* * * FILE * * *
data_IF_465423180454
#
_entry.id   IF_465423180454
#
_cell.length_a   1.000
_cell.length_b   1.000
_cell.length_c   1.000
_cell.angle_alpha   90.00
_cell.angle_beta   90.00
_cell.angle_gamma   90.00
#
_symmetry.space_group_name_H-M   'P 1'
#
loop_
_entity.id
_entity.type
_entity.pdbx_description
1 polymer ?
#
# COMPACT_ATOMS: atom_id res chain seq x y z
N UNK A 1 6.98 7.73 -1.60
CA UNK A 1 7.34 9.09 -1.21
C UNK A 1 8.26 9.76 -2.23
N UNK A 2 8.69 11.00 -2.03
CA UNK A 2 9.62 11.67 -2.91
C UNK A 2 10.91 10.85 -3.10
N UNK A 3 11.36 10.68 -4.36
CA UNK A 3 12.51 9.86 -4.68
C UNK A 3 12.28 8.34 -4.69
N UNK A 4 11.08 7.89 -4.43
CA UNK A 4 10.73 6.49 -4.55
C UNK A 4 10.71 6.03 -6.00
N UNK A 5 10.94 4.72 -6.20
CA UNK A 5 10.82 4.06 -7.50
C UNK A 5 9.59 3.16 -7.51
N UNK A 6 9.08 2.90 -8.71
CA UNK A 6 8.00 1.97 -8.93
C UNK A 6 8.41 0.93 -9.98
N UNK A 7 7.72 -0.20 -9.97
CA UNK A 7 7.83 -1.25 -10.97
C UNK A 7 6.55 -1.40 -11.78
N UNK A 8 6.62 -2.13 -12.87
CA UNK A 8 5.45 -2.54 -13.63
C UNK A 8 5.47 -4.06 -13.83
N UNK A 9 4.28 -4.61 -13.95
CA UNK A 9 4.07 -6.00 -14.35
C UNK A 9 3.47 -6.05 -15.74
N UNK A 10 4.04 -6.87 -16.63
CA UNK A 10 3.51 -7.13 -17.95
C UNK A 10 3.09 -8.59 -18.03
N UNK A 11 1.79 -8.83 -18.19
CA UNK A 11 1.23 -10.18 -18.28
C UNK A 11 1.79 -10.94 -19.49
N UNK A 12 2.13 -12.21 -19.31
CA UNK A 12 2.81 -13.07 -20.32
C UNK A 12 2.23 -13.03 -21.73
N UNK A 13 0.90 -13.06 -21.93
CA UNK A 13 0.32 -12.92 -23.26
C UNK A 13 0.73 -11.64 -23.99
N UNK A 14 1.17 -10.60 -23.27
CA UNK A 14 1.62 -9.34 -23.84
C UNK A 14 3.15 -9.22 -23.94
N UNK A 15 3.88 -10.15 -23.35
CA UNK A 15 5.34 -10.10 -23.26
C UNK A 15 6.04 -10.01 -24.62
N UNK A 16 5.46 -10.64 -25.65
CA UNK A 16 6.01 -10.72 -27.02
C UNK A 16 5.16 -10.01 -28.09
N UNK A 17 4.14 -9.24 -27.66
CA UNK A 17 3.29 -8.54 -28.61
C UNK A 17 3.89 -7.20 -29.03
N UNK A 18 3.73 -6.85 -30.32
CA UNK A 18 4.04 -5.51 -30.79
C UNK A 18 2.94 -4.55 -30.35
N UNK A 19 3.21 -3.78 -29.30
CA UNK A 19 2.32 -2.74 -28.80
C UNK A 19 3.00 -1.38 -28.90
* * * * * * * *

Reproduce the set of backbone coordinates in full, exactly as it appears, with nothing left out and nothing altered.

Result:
data_IF_465423180454
#
_entry.id   IF_465423180454
#
_cell.length_a   1.000
_cell.length_b   1.000
_cell.length_c   1.000
_cell.angle_alpha   90.00
_cell.angle_beta   90.00
_cell.angle_gamma   90.00
#
_symmetry.space_group_name_H-M   'P 1'
#
loop_
_entity.id
_entity.type
_entity.pdbx_description
1 polymer ?
#
# COMPACT_ATOMS: atom_id res chain seq x y z
N UNK A 1 6.98 7.73 -1.60
CA UNK A 1 7.34 9.09 -1.21
C UNK A 1 8.26 9.76 -2.23
N UNK A 2 8.69 11.00 -2.03
CA UNK A 2 9.62 11.67 -2.91
C UNK A 2 10.91 10.85 -3.10
N UNK A 3 11.36 10.68 -4.36
CA UNK A 3 12.51 9.86 -4.68
C UNK A 3 12.28 8.34 -4.69
N UNK A 4 11.08 7.89 -4.43
CA UNK A 4 10.73 6.49 -4.55
C UNK A 4 10.71 6.03 -6.00
N UNK A 5 10.94 4.72 -6.20
CA UNK A 5 10.82 4.06 -7.50
C UNK A 5 9.59 3.16 -7.51
N UNK A 6 9.08 2.90 -8.71
CA UNK A 6 8.00 1.97 -8.93
C UNK A 6 8.41 0.93 -9.98
N UNK A 7 7.72 -0.20 -9.97
CA UNK A 7 7.83 -1.25 -10.97
C UNK A 7 6.55 -1.40 -11.78
N UNK A 8 6.62 -2.13 -12.87
CA UNK A 8 5.45 -2.54 -13.63
C UNK A 8 5.47 -4.06 -13.83
N UNK A 9 4.28 -4.61 -13.95
CA UNK A 9 4.07 -6.00 -14.35
C UNK A 9 3.47 -6.05 -15.74
N UNK A 10 4.04 -6.87 -16.63
CA UNK A 10 3.51 -7.13 -17.95
C UNK A 10 3.09 -8.59 -18.03
N UNK A 11 1.79 -8.83 -18.19
CA UNK A 11 1.23 -10.18 -18.28
C UNK A 11 1.79 -10.94 -19.49
N UNK A 12 2.13 -12.21 -19.31
CA UNK A 12 2.81 -13.07 -20.32
C UNK A 12 2.23 -13.03 -21.73
N UNK A 13 0.90 -13.06 -21.93
CA UNK A 13 0.32 -12.92 -23.26
C UNK A 13 0.73 -11.64 -23.99
N UNK A 14 1.17 -10.60 -23.27
CA UNK A 14 1.62 -9.34 -23.84
C UNK A 14 3.15 -9.22 -23.94
N UNK A 15 3.88 -10.15 -23.35
CA UNK A 15 5.34 -10.10 -23.26
C UNK A 15 6.04 -10.01 -24.62
N UNK A 16 5.46 -10.64 -25.65
CA UNK A 16 6.01 -10.72 -27.02
C UNK A 16 5.16 -10.01 -28.09
N UNK A 17 4.14 -9.24 -27.66
CA UNK A 17 3.29 -8.54 -28.61
C UNK A 17 3.89 -7.20 -29.03
N UNK A 18 3.73 -6.85 -30.32
CA UNK A 18 4.04 -5.51 -30.79
C UNK A 18 2.94 -4.55 -30.35
N UNK A 19 3.21 -3.78 -29.30
CA UNK A 19 2.32 -2.74 -28.80
C UNK A 19 3.00 -1.38 -28.90